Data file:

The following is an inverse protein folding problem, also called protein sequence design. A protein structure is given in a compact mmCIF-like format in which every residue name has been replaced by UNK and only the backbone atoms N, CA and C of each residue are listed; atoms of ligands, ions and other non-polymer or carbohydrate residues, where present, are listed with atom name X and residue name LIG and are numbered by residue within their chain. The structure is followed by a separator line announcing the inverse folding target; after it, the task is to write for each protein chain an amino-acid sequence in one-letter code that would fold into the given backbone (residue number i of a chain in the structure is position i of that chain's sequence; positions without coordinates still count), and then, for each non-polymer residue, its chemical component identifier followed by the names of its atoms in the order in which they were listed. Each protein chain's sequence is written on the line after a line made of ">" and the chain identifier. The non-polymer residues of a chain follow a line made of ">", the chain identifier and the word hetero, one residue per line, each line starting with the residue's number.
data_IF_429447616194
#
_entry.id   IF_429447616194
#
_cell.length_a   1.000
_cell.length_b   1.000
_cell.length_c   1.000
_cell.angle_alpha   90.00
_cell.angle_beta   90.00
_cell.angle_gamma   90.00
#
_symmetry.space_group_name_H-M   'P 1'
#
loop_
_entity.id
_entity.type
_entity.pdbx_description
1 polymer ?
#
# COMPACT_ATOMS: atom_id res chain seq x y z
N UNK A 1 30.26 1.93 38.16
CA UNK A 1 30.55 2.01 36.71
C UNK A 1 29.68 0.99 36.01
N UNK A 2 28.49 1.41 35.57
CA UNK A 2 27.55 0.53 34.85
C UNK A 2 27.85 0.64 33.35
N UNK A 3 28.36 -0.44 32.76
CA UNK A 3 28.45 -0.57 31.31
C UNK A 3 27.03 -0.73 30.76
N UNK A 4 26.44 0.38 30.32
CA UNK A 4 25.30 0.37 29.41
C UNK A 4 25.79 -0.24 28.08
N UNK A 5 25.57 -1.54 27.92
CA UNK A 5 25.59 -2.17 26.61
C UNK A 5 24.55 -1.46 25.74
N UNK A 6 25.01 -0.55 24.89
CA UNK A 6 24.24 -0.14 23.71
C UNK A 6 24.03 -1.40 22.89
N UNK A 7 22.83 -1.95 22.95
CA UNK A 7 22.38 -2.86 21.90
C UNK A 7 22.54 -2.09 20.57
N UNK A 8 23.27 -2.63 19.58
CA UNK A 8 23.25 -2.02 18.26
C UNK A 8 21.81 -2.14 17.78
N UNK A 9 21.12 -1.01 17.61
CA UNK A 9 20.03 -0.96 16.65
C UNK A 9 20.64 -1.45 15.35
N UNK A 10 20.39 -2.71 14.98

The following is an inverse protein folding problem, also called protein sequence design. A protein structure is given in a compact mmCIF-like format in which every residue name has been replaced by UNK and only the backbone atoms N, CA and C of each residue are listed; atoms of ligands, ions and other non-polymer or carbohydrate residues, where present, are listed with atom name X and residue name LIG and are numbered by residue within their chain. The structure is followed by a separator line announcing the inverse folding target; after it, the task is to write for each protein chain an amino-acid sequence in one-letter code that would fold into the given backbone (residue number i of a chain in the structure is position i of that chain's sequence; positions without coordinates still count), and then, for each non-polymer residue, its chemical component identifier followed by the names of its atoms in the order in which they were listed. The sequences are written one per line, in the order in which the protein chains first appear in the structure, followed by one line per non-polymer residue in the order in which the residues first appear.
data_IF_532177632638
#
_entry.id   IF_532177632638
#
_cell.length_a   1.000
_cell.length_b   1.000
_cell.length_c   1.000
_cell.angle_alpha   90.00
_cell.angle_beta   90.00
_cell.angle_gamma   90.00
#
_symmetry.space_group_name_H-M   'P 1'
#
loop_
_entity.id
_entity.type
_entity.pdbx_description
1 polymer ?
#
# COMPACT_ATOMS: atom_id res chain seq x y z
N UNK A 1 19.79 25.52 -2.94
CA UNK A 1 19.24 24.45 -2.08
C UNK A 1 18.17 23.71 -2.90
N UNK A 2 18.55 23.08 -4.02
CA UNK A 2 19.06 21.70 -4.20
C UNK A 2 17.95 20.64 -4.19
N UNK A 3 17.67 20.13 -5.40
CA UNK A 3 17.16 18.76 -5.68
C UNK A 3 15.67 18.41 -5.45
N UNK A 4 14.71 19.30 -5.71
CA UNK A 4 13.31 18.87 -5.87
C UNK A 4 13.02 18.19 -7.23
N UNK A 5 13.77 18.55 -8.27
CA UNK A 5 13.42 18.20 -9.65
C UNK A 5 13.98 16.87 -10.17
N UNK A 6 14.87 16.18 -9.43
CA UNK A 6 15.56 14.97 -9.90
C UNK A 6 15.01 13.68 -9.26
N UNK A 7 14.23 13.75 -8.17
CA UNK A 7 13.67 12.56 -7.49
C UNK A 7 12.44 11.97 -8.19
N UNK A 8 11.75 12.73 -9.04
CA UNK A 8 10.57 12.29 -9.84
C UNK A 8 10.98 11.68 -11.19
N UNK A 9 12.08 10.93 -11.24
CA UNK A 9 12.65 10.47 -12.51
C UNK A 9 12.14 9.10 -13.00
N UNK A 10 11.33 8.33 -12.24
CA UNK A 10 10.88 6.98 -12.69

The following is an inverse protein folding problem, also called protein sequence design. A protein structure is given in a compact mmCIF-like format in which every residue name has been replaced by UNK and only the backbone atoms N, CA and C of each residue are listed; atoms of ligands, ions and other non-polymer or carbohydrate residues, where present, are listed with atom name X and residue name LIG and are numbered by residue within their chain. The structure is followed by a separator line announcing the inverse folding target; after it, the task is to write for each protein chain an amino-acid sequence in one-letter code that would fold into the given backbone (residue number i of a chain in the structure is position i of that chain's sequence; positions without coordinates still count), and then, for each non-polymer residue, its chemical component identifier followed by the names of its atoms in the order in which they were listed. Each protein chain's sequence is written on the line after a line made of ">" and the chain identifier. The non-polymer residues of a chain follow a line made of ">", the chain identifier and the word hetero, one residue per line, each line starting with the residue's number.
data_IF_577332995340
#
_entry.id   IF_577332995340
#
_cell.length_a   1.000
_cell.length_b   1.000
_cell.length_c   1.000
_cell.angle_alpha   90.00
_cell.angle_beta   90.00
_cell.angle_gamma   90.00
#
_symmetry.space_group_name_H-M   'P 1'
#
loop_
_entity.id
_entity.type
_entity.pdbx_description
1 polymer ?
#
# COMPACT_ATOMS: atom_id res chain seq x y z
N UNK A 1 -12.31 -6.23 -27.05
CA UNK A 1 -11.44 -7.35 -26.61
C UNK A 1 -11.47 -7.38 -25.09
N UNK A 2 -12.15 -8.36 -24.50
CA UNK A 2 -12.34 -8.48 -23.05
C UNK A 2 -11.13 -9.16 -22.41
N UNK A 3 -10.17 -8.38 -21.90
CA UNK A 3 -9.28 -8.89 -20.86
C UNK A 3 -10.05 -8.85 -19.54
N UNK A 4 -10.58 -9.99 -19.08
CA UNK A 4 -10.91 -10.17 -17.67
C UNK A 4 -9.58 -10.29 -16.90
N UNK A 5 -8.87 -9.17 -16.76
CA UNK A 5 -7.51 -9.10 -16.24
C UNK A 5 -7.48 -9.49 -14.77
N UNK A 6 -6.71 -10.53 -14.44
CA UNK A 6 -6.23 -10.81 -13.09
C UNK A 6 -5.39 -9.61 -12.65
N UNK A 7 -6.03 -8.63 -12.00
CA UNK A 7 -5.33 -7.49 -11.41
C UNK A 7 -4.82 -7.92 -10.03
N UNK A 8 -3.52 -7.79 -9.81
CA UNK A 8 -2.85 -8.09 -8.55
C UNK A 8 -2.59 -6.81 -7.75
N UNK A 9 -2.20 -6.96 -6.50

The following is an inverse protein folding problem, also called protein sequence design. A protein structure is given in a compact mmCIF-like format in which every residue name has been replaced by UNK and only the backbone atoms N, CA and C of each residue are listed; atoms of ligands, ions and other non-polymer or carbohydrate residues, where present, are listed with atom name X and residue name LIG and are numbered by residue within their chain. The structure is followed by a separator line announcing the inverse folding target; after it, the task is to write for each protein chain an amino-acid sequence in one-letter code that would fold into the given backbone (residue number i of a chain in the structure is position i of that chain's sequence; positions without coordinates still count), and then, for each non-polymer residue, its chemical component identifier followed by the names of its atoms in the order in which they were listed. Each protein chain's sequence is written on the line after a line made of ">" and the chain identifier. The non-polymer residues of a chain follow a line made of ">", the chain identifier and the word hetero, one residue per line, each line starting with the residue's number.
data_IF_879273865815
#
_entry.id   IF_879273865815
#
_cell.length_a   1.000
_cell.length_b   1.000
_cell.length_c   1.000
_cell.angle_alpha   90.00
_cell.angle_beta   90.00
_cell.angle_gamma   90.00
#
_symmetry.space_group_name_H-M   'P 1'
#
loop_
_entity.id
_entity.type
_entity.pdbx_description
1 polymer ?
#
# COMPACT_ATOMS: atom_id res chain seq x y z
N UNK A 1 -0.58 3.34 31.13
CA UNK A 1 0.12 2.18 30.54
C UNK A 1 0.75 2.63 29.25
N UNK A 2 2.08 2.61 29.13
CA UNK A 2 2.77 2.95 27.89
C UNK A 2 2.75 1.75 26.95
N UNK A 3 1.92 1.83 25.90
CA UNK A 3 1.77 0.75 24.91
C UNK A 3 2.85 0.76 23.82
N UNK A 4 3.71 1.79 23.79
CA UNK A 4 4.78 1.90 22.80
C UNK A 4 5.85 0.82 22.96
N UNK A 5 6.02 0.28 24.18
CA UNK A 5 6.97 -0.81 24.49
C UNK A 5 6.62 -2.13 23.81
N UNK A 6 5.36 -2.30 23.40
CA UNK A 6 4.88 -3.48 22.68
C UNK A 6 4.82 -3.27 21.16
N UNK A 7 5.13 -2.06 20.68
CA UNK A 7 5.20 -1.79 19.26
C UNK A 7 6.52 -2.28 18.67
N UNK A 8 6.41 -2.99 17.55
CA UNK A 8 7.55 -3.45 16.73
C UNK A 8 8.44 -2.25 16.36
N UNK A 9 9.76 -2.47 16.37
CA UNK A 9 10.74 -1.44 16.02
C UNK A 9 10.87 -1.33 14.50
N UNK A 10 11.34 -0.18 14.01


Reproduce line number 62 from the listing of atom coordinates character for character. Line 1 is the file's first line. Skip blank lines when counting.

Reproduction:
_symmetry.space_group_name_H-M   'P 1'